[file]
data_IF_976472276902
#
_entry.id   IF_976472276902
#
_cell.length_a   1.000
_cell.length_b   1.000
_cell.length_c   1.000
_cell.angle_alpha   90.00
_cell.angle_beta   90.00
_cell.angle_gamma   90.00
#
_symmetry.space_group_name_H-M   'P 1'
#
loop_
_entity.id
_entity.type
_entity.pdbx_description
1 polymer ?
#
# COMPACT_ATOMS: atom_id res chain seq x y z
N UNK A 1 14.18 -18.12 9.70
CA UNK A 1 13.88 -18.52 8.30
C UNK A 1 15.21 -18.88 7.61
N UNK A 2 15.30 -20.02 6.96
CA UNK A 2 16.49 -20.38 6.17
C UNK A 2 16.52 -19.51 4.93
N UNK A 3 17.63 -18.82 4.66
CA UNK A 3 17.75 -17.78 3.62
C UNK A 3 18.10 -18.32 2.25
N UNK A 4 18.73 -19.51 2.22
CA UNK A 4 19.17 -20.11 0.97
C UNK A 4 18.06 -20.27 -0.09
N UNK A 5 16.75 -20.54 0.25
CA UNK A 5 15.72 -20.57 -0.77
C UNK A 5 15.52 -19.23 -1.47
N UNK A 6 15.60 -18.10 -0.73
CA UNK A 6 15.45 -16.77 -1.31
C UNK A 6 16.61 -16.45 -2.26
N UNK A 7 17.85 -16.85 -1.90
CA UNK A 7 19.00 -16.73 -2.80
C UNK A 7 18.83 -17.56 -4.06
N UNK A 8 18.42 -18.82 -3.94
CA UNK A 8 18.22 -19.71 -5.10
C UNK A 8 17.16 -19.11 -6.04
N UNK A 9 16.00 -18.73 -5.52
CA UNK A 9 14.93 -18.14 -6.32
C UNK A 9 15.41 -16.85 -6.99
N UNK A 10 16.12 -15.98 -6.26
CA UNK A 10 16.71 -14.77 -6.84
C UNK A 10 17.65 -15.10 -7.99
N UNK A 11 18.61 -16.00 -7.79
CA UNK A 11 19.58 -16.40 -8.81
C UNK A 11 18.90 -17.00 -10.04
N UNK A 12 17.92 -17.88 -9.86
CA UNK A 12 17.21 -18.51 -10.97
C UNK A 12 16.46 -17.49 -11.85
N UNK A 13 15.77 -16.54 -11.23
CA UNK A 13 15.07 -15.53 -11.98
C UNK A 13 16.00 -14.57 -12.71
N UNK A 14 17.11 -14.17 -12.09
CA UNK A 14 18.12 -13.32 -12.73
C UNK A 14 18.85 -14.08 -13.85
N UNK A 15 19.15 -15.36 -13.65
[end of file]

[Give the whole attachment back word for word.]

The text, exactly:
data_IF_976472276902
#
_entry.id   IF_976472276902
#
_cell.length_a   1.000
_cell.length_b   1.000
_cell.length_c   1.000
_cell.angle_alpha   90.00
_cell.angle_beta   90.00
_cell.angle_gamma   90.00
#
_symmetry.space_group_name_H-M   'P 1'
#
loop_
_entity.id
_entity.type
_entity.pdbx_description
1 polymer ?
#
# COMPACT_ATOMS: atom_id res chain seq x y z
N UNK A 1 14.18 -18.12 9.70
CA UNK A 1 13.88 -18.52 8.30
C UNK A 1 15.21 -18.88 7.61
N UNK A 2 15.30 -20.02 6.96
CA UNK A 2 16.49 -20.38 6.17
C UNK A 2 16.52 -19.51 4.93
N UNK A 3 17.63 -18.82 4.66
CA UNK A 3 17.75 -17.78 3.62
C UNK A 3 18.10 -18.32 2.25
N UNK A 4 18.73 -19.51 2.22
CA UNK A 4 19.17 -20.11 0.97
C UNK A 4 18.06 -20.27 -0.09
N UNK A 5 16.75 -20.54 0.25
CA UNK A 5 15.72 -20.57 -0.77
C UNK A 5 15.52 -19.23 -1.47
N UNK A 6 15.60 -18.10 -0.73
CA UNK A 6 15.45 -16.77 -1.31
C UNK A 6 16.61 -16.45 -2.26
N UNK A 7 17.85 -16.85 -1.90
CA UNK A 7 19.00 -16.73 -2.80
C UNK A 7 18.83 -17.56 -4.06
N UNK A 8 18.42 -18.82 -3.94
CA UNK A 8 18.22 -19.71 -5.10
C UNK A 8 17.16 -19.11 -6.04
N UNK A 9 16.00 -18.73 -5.52
CA UNK A 9 14.93 -18.14 -6.32
C UNK A 9 15.41 -16.85 -6.99
N UNK A 10 16.12 -15.98 -6.26
CA UNK A 10 16.71 -14.77 -6.84
C UNK A 10 17.65 -15.10 -7.99
N UNK A 11 18.61 -16.00 -7.79
CA UNK A 11 19.58 -16.40 -8.81
C UNK A 11 18.90 -17.00 -10.04
N UNK A 12 17.92 -17.88 -9.86
CA UNK A 12 17.21 -18.51 -10.97
C UNK A 12 16.46 -17.49 -11.85
N UNK A 13 15.77 -16.54 -11.23
CA UNK A 13 15.07 -15.53 -11.98
C UNK A 13 16.00 -14.57 -12.71
N UNK A 14 17.11 -14.17 -12.09
CA UNK A 14 18.12 -13.32 -12.73
C UNK A 14 18.85 -14.08 -13.85
N UNK A 15 19.15 -15.36 -13.65